PA-Tuning Tunes with Tim “Quake” Mark

All live engineers have favorite songs that they use to tune the PA, whether it’s the ubiquitous Donald Fagan track, “I.G.Y.”, or for a change of pace, maybe some Steely Dan. If this topic sounds familiar, we’ve blogged about this before, and that post proved so popular that we’re turning it into a recurring feature. Today, we check in with journeyman FOH engineer Tim “Mark” Quake, who’s manned the FOH desk for the likes of the Goo Goo Dolls, Jack’s Mannequin, and just this past spring, The Cars on their first tour together in 24 years. So, Tim, what music do you tune a PA by?
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All live engineers have favorite songs that they use to tune the PA, whether it’s the ubiquitous Donald Fagan track, “I.G.Y.”, or for a change of pace, maybe some Steely Dan. If this topic sounds familiar, we’ve blogged about this before, and that post proved so popular that we’re turning it into a recurring feature. Today, we check in with journeyman FOH engineer Tim “Mark” Quake, who’s manned the FOH desk for the likes of the Goo Goo Dolls, Jack’s Mannequin, and just this past spring, The Cars on their first tour together in 24 years.

So, Tim, what music do you tune a PA by?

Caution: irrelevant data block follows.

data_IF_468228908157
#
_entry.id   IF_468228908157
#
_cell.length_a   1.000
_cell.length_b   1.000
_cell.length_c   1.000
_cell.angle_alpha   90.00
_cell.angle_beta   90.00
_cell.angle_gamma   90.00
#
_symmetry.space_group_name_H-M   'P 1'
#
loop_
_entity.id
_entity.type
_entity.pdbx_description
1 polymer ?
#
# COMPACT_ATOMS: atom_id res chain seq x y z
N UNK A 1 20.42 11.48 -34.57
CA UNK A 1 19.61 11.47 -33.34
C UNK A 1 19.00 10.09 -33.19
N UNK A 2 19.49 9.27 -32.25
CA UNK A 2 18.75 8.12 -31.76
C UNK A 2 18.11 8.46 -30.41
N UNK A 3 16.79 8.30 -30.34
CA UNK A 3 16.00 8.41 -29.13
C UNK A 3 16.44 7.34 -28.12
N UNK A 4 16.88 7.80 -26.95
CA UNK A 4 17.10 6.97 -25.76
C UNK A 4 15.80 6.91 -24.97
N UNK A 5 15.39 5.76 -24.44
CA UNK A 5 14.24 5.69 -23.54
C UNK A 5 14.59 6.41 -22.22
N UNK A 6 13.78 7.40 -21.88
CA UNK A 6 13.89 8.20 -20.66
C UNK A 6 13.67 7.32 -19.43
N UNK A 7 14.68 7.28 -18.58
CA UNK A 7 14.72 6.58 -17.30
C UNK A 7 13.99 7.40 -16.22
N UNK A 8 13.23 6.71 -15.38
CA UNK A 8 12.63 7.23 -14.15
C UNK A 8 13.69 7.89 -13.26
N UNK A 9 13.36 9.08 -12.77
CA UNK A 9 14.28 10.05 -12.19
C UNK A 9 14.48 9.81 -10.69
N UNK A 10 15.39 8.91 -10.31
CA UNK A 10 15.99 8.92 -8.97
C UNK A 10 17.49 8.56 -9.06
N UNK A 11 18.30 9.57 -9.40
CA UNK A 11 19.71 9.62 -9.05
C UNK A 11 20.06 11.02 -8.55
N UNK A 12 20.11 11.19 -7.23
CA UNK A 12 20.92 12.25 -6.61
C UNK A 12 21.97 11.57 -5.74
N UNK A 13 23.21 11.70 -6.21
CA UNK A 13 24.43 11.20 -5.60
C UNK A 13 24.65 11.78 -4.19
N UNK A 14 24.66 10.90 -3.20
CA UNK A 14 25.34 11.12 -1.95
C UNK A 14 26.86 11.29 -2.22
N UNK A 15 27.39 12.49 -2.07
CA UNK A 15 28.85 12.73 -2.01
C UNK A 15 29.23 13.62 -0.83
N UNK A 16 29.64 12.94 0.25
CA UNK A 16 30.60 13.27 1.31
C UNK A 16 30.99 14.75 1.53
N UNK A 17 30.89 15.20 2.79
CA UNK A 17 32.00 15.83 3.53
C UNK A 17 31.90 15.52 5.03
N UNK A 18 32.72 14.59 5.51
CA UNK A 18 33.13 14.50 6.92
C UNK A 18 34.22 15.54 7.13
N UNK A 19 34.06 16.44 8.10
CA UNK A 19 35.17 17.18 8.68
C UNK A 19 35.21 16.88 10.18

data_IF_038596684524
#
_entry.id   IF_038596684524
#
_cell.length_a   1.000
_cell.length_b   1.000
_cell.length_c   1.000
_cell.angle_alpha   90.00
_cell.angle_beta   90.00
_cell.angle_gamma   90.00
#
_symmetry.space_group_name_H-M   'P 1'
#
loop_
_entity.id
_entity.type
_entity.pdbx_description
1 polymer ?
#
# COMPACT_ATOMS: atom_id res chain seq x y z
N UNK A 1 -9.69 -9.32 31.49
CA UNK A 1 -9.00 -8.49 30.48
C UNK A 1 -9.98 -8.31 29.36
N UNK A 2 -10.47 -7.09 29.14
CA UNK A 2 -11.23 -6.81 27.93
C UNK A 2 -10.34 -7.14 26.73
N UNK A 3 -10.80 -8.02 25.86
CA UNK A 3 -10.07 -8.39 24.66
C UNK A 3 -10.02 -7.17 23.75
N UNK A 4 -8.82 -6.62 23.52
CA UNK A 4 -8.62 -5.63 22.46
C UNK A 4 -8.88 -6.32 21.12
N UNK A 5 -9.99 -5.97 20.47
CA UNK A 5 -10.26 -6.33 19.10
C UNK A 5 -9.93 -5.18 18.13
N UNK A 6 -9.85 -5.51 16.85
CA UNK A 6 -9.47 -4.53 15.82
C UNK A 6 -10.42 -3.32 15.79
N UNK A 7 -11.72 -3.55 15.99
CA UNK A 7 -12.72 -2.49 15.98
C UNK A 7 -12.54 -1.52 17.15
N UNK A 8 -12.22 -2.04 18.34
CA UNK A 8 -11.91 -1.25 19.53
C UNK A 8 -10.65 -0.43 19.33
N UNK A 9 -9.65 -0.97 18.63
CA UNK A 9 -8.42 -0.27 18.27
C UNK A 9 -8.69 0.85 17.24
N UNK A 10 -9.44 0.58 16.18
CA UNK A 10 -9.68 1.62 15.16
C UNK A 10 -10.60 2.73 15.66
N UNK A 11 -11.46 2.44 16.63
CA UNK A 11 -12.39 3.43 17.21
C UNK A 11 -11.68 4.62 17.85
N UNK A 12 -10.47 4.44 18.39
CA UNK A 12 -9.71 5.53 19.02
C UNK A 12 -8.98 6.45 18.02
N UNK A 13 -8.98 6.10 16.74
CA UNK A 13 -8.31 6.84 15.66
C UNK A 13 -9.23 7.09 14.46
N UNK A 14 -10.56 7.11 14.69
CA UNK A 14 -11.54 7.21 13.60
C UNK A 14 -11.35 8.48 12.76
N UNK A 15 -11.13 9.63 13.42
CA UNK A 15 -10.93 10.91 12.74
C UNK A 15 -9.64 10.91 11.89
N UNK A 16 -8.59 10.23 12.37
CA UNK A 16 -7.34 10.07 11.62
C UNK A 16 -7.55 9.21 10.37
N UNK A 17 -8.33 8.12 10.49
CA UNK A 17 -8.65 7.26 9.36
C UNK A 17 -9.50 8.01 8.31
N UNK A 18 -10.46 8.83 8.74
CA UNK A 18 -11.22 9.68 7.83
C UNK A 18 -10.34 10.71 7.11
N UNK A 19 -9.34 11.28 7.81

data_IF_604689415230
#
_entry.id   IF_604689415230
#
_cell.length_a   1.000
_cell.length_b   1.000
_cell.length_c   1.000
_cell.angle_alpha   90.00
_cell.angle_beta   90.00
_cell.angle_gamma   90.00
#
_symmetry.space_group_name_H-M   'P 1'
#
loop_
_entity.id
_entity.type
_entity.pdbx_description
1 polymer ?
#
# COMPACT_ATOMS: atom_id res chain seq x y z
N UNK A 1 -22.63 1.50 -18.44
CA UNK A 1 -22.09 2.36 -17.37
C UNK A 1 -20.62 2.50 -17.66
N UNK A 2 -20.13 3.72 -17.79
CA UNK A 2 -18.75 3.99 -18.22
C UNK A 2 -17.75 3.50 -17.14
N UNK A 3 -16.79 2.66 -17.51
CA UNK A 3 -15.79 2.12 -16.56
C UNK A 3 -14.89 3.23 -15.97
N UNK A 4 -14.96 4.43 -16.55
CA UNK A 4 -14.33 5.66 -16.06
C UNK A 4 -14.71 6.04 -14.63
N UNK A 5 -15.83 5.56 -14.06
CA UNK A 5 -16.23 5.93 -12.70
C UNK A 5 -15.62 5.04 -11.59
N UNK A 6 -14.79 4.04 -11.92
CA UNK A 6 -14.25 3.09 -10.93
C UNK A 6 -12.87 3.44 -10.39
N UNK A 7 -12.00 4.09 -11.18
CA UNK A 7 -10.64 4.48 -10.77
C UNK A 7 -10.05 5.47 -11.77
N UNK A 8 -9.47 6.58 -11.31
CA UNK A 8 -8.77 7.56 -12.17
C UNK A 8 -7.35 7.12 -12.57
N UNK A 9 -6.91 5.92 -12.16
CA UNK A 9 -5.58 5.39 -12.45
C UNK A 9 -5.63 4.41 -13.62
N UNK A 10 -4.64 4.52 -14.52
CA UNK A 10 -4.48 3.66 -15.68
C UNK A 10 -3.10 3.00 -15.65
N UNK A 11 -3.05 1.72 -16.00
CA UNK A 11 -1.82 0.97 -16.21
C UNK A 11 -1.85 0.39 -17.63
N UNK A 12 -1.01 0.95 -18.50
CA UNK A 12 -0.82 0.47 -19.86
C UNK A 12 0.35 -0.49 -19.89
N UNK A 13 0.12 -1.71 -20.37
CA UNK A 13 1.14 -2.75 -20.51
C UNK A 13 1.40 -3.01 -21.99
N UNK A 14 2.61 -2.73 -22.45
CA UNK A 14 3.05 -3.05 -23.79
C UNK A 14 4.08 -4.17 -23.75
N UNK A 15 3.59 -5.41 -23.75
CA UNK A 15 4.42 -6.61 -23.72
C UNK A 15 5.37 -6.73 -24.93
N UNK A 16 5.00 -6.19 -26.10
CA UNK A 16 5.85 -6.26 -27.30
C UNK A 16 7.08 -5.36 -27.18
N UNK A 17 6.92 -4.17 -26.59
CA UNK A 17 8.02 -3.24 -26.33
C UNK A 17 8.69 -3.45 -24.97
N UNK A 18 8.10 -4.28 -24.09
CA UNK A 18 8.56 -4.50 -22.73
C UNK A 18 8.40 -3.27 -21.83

“I drive people nuts with Gino Vannelli’s “I Just Wanna Stop,” and the reason for that is, it was the first CD I ever heard!

“I went and took a tour of Meyer Sound Labs back in the early '80s and they played that song on a vinyl LP. Then they said, ‘Now check this out!’ And they pulled this big box out, they put this little shiny disc in it and played it off of that—and it was a CD. It was the first time I had ever heard a CD—in an anechoic room through a flat PA—and I was like, ‘I gotta get one of those.’

“So I went out and I bought a CD player—which was like $500 back then and it skipped if you sneezed in the same county—and I bought that CD. And I’ve been through five of them, but I just burned through another one, so I can’t use it anymore.

"But then after that, I’ve got something else. I produced and mixed a couple of songs for a band called The Scream that were around back in the early '90s. It’s the band that John Corabi, who became the replacement singer for Motley Crue, came from. This is the CD we did after he left and there’s two songs I use that I mixed and produced, so I kinda know what they’re supposed to sound like.

“And then I always throw in Frank Sinatra’s 'Nice and Easy,' because if you’re going to make a PA sound good for vocals, you might as well use the best singer!”

Catch our coverage of The Cars’ reunion tour in the July issue of Pro Sound News. In the meantime, have a favorite track you love to tune with? Share it in the comments below!